Aerobic Threshold, Anaerobic Threshold and Lactate threshold, these are frequently used terms in the endurance world yet most don’t quite understand the terms and how they translate over to training.
In today’s blog I want to explain:
· What is Lactate?
· Methods to improve your Lactate threshold
· How to test Lactate Threshold
· What is Aerobic Capacity and Aerobic Power
What is Lactate?
Lactate is a product due of the utilization of glucose in the muscles. Research from Dr. George Brooks (a metabolism expert from the University of California at Berkeley) identified that lactate is not a waste product as often quoted but in fact an important gluconeogenic precursor (new glucose generator) in the body, infact 30% of all glucose we use during exercise is derived from lactate recycling to glucose.
Lactate was once believed to be a waste product as a result of anaerobic exercise and was thought that it crystalized after exercise, which resulted in muscle soreness.
Lactate is unique. It is a metabolic variable that demonstrates the ability of the muscles that effect an athlete’s potential. It is an output of the anaerobic systems and a fuel for the aerobic processes.
Lactate is the byproduct of glucose utilization. More glucose in the cell can result in an increase in lactate production. When working at a high intensity, there is a higher recruitment of Type II- Fast twitch muscles fibers. These fibers have a high concentration of glycogen and as such results in high amounts of lactate being produced.
Hydrogen ions (H+) are associated with lactate and an excess can result in reduction of muscle pH which can cause acidosis. The accumulation not only from lactate, but also from ATP breakdown interferes with muscle contraction due to:
• Competing with Calcium (Ca++) for Troponin C binding site
• H+ may also inhibit calcium release and re-uptake from sarcoplasmic reticulum.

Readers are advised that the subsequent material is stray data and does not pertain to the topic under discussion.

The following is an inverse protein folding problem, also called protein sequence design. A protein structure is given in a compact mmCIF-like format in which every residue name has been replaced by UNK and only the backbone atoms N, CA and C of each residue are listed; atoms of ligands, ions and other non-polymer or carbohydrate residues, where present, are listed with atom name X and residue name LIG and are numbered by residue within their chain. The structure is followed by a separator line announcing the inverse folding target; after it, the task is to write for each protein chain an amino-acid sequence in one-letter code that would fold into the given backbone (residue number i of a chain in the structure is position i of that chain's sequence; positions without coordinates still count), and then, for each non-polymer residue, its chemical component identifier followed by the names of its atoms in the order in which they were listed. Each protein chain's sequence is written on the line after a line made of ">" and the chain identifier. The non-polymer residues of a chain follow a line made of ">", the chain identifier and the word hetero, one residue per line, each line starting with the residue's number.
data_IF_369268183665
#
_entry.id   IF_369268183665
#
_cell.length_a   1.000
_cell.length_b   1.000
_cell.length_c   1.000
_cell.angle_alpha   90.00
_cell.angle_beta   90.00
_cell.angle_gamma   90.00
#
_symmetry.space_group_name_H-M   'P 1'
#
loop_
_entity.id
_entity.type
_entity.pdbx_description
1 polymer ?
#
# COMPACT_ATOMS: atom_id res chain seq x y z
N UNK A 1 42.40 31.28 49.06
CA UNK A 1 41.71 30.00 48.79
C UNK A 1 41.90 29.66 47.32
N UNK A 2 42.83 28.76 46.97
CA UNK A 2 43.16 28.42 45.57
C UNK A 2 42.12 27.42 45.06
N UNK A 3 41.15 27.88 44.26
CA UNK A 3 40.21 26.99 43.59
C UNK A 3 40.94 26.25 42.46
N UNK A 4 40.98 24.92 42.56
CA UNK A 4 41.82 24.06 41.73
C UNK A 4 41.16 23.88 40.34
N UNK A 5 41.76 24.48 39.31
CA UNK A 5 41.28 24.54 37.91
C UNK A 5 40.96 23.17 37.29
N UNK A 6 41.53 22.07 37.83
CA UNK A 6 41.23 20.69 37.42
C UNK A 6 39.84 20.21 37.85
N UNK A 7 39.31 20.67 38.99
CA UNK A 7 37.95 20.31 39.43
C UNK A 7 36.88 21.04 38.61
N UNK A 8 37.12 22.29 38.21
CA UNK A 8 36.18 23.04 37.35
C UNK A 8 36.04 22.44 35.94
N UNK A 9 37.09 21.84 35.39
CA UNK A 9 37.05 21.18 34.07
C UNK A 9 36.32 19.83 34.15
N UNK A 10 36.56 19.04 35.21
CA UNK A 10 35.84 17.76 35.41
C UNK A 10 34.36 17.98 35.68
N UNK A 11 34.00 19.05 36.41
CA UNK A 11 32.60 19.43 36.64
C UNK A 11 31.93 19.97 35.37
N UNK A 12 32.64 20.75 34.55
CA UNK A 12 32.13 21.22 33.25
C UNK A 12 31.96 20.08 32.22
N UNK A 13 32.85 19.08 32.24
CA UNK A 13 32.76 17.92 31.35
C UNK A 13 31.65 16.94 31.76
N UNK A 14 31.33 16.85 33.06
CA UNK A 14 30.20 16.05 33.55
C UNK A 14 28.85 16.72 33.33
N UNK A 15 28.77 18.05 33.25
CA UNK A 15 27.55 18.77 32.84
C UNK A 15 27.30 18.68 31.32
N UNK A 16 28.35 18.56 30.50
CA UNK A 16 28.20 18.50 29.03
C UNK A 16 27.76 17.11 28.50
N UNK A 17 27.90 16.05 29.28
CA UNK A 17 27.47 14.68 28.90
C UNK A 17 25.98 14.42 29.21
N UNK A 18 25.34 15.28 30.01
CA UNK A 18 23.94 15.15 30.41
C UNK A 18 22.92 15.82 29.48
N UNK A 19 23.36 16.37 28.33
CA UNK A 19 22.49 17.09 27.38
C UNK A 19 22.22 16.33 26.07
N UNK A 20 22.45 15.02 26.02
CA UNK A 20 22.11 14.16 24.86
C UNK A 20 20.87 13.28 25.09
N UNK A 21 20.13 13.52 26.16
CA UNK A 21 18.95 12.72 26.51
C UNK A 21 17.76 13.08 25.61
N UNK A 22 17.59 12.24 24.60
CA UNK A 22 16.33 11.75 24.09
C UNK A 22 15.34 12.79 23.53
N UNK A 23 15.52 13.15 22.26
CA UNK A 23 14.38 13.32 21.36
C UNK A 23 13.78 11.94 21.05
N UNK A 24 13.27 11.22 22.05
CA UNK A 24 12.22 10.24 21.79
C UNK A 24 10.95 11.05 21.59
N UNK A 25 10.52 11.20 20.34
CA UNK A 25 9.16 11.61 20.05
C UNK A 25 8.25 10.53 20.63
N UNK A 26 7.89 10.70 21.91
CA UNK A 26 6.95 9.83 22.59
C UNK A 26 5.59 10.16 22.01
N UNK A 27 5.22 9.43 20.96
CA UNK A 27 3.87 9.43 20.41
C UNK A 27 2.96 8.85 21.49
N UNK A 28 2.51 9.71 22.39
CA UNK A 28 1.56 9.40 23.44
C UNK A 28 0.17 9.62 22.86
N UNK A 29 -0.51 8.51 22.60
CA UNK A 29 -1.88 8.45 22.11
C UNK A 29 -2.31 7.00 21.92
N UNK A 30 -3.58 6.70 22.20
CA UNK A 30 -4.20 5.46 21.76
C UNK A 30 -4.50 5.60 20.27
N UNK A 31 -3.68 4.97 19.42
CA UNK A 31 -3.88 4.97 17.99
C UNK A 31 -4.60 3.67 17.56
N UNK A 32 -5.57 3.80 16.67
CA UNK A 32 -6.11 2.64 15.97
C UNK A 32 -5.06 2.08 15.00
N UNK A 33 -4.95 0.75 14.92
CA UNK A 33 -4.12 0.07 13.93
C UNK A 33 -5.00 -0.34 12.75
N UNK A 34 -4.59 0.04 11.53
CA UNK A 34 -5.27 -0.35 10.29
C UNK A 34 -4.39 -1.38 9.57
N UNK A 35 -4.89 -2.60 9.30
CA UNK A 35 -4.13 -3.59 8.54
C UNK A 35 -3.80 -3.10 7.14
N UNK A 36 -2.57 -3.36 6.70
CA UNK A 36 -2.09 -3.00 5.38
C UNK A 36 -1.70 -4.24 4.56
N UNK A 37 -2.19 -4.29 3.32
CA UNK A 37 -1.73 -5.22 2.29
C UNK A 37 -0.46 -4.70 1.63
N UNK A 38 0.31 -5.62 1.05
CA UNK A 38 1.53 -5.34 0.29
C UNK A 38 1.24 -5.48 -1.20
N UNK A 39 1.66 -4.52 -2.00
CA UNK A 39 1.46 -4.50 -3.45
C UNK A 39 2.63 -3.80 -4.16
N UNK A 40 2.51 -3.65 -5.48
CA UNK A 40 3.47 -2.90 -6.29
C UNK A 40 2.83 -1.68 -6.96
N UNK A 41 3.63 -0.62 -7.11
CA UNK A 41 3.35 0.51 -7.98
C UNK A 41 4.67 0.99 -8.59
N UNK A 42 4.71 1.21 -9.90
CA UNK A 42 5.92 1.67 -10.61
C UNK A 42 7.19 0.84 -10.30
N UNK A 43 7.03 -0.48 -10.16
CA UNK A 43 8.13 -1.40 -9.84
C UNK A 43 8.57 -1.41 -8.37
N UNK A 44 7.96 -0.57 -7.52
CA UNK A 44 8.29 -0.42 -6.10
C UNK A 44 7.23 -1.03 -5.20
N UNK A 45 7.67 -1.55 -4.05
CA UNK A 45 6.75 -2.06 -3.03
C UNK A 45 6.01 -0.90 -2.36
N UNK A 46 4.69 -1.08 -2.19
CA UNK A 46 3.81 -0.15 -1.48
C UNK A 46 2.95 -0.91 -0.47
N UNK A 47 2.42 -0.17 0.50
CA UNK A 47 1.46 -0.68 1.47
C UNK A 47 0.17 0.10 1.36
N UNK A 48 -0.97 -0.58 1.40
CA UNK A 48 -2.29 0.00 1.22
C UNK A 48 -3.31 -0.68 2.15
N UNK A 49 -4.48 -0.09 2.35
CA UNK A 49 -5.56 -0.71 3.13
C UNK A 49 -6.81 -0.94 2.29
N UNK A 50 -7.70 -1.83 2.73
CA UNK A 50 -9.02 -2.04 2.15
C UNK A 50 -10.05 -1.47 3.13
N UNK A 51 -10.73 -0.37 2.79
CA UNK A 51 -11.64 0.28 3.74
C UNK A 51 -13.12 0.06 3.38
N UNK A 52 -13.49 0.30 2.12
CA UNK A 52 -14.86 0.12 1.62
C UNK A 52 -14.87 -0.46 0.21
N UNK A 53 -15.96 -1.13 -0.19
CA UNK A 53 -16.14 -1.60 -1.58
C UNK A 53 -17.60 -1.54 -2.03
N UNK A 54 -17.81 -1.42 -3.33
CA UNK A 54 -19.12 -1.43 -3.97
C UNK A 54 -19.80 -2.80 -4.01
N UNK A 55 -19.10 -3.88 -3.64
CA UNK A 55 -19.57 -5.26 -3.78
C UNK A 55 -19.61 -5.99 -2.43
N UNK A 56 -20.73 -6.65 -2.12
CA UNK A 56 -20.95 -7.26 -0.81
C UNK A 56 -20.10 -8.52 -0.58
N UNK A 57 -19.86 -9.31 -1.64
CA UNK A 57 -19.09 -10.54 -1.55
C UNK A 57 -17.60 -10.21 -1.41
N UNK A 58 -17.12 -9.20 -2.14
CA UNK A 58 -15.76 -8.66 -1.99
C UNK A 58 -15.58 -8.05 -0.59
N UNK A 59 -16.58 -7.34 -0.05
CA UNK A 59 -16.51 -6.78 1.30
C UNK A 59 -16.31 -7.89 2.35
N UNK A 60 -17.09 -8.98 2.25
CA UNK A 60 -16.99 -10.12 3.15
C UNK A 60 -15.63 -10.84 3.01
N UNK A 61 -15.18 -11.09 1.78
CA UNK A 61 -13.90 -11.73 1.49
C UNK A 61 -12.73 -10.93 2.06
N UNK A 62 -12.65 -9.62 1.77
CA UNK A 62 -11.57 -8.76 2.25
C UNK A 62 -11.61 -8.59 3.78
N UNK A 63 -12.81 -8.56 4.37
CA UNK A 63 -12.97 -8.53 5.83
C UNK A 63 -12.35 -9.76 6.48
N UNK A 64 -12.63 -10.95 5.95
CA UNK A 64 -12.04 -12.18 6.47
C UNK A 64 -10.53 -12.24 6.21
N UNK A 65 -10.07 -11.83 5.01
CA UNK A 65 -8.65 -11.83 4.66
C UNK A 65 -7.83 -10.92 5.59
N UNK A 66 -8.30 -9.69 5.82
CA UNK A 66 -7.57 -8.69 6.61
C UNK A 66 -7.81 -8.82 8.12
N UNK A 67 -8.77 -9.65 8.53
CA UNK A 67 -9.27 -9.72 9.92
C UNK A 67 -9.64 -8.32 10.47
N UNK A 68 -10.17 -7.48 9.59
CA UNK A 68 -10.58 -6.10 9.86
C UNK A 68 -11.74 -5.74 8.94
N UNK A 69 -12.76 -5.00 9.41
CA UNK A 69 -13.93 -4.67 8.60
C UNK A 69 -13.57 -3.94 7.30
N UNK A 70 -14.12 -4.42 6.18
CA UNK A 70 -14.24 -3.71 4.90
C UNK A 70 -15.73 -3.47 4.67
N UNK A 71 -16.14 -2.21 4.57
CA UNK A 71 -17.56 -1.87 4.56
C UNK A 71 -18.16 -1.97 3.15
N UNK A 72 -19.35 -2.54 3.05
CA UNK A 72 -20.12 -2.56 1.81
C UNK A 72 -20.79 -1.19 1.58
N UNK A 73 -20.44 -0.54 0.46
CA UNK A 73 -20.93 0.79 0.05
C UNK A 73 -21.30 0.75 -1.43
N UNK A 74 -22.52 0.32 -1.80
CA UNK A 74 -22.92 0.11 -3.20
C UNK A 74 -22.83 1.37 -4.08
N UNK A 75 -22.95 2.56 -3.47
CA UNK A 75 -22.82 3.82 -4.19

The above causes a decrease in peak force and a decrease velocity and performance.
When intensity is high the mitochondria in muscles become more stressed to clear lactate in a timely manner. When the exercise intensity continues, muscle mitochondria become saturated and cannot keep up with lactate clearance. Lactate is then exported it to the blood and this is when we see a rise in blood lactate levels and it is then not possible to maintain that given exercise intensity.
Lactate threshold is commonly known as the exercise intensity or blood lactate concentration that one can only sustain a high intensity effort for a specific period of time. However, consider the following:
• What is that period of time?
• What is that blood lactate actually means?
• What is the exercise intensity that it elicits?
• How long can you sustain that given exercise intensity?
There is multiple hypothesis as to what it is. The bottom line to understand what lactate threshold means is, as muscles get more metabolically stressed there is a higher lactate accumulation and H+ and there will reach a point where the lactate concertation will affect the power/ performance of the athlete.
Methods to improve your Lactate threshold
Endurance training specifically Zone 2 aerobic training can improve the body’s ability to clear lactate by increasing the number of mitochondria to clear lactate mainly in slow twitch muscle fibers by increasing the number of MCT-1 (Monocarboxylate facilitate the transport of lactate in and out of cells) and mLDH (catalyzes the conversion of lactate to pyruvate and back, as it converts NAD⁺ to NADH and back).